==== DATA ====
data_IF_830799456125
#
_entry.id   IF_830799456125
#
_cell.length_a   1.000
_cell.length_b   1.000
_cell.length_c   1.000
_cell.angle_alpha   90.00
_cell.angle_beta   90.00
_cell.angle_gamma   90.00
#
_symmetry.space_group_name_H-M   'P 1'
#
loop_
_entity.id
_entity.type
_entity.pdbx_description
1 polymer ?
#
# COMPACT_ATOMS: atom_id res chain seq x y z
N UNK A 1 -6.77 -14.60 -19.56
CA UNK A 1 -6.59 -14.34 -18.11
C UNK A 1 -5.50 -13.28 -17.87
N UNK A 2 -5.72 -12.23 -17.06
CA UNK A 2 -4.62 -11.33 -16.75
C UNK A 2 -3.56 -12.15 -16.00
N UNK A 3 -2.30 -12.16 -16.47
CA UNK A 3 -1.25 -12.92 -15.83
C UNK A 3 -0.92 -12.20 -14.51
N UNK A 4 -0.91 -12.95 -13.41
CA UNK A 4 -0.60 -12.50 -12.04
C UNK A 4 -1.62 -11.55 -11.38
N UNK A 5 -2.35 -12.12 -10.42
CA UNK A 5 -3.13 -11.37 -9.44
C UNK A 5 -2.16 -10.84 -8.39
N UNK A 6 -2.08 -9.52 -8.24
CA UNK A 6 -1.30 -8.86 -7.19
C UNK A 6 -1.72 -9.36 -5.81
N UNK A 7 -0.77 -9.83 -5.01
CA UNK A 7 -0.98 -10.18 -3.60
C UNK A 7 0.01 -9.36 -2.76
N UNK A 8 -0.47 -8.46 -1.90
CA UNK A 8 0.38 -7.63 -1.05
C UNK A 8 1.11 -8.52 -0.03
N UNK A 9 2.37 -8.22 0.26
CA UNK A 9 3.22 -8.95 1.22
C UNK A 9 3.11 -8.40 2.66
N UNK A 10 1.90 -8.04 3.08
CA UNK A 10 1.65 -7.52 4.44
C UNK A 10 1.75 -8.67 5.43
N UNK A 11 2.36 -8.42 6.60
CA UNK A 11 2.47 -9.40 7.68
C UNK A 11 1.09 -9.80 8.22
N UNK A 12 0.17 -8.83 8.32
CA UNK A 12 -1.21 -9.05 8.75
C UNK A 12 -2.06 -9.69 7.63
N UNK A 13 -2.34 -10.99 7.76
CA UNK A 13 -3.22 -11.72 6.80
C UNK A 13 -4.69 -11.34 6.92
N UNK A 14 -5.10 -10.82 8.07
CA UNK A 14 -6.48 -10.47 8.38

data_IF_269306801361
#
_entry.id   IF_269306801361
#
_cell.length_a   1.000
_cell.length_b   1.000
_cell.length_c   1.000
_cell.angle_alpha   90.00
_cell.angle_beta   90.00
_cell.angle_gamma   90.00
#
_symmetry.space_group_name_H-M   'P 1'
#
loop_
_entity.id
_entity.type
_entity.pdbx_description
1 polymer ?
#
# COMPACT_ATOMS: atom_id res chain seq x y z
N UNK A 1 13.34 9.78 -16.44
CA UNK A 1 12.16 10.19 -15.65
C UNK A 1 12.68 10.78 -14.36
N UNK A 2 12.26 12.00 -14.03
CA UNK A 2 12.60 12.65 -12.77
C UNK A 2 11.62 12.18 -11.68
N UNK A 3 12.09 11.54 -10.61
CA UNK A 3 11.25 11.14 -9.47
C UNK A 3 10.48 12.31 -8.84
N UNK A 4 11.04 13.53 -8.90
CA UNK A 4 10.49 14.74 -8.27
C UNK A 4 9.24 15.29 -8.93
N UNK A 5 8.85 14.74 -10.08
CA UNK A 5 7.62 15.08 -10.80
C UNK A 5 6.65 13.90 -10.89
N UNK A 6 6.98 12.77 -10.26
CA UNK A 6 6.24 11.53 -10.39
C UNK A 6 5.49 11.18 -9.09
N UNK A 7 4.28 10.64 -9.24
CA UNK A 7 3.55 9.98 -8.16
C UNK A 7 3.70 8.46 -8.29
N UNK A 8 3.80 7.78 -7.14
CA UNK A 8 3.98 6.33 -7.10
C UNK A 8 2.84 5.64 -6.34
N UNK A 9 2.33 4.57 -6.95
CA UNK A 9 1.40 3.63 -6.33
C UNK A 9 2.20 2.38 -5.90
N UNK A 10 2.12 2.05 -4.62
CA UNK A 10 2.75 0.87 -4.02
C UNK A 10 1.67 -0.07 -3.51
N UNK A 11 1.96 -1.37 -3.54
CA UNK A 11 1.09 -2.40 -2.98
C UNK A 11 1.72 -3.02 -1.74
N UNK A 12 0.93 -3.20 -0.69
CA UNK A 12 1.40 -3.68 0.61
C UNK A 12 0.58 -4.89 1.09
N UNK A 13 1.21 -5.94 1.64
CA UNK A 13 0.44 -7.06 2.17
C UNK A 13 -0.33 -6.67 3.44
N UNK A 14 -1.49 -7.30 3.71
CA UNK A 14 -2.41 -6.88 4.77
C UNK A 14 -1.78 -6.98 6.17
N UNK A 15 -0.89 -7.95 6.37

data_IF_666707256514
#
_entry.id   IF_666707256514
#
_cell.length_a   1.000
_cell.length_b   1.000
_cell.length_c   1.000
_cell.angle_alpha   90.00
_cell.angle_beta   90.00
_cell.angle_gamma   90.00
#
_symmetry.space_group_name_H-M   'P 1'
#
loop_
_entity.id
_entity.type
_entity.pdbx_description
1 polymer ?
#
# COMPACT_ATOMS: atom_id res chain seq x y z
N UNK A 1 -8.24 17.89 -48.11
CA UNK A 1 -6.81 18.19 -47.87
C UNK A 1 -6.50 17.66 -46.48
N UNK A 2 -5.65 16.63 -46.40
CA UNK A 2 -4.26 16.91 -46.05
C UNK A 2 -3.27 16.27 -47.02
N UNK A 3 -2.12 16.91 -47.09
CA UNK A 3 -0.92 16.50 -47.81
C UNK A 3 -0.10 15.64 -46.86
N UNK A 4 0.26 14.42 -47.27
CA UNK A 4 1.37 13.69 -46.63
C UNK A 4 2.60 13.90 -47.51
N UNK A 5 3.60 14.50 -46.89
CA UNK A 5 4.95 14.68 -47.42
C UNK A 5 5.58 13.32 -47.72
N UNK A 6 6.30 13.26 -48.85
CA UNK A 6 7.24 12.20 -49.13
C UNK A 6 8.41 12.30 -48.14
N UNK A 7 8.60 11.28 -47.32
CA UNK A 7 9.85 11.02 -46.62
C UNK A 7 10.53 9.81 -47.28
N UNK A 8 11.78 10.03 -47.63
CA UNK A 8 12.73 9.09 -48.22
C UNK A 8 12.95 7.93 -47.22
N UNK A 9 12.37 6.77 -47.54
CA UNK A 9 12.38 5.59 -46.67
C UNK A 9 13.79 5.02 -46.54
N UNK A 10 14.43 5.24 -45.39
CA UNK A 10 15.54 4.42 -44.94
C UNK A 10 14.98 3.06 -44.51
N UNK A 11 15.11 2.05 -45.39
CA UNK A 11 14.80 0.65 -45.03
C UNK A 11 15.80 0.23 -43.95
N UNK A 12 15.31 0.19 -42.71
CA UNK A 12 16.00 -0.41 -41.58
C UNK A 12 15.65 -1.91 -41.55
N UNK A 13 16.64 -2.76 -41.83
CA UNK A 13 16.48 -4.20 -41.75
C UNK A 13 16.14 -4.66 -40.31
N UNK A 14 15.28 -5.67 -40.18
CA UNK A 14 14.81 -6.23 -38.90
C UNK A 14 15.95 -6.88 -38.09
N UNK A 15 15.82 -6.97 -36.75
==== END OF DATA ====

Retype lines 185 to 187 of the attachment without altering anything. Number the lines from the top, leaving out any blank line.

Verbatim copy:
CA UNK A 14 14.81 -6.23 -38.90
C UNK A 14 15.95 -6.88 -38.09
N UNK A 15 15.82 -6.97 -36.75